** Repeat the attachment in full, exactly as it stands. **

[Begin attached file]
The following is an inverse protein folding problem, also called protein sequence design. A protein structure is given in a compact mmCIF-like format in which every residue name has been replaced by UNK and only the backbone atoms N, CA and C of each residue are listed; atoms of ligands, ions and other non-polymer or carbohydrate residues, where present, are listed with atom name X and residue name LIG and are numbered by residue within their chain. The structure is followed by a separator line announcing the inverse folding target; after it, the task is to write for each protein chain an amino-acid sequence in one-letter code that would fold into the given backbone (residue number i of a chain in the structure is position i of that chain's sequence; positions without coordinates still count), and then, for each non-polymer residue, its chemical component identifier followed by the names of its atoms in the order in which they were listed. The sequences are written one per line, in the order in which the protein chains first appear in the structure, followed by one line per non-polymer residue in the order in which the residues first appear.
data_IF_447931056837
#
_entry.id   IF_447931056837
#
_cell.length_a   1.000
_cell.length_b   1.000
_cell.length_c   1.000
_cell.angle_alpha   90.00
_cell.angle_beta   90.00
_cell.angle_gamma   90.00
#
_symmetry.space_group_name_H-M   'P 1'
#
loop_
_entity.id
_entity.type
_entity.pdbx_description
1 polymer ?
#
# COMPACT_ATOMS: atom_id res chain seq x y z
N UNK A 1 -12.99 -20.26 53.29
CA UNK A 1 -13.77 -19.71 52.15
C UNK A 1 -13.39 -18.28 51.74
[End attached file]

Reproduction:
The following is an inverse protein folding problem, also called protein sequence design. A protein structure is given in a compact mmCIF-like format in which every residue name has been replaced by UNK and only the backbone atoms N, CA and C of each residue are listed; atoms of ligands, ions and other non-polymer or carbohydrate residues, where present, are listed with atom name X and residue name LIG and are numbered by residue within their chain. The structure is followed by a separator line announcing the inverse folding target; after it, the task is to write for each protein chain an amino-acid sequence in one-letter code that would fold into the given backbone (residue number i of a chain in the structure is position i of that chain's sequence; positions without coordinates still count), and then, for each non-polymer residue, its chemical component identifier followed by the names of its atoms in the order in which they were listed. The sequences are written one per line, in the order in which the protein chains first appear in the structure, followed by one line per non-polymer residue in the order in which the residues first appear.
data_IF_447931056837
#
_entry.id   IF_447931056837
#
_cell.length_a   1.000
_cell.length_b   1.000
_cell.length_c   1.000
_cell.angle_alpha   90.00
_cell.angle_beta   90.00
_cell.angle_gamma   90.00
#
_symmetry.space_group_name_H-M   'P 1'
#
loop_
_entity.id
_entity.type
_entity.pdbx_description
1 polymer ?
#
# COMPACT_ATOMS: atom_id res chain seq x y z
N UNK A 1 -12.99 -20.26 53.29
CA UNK A 1 -13.77 -19.71 52.15
C UNK A 1 -13.39 -18.28 51.74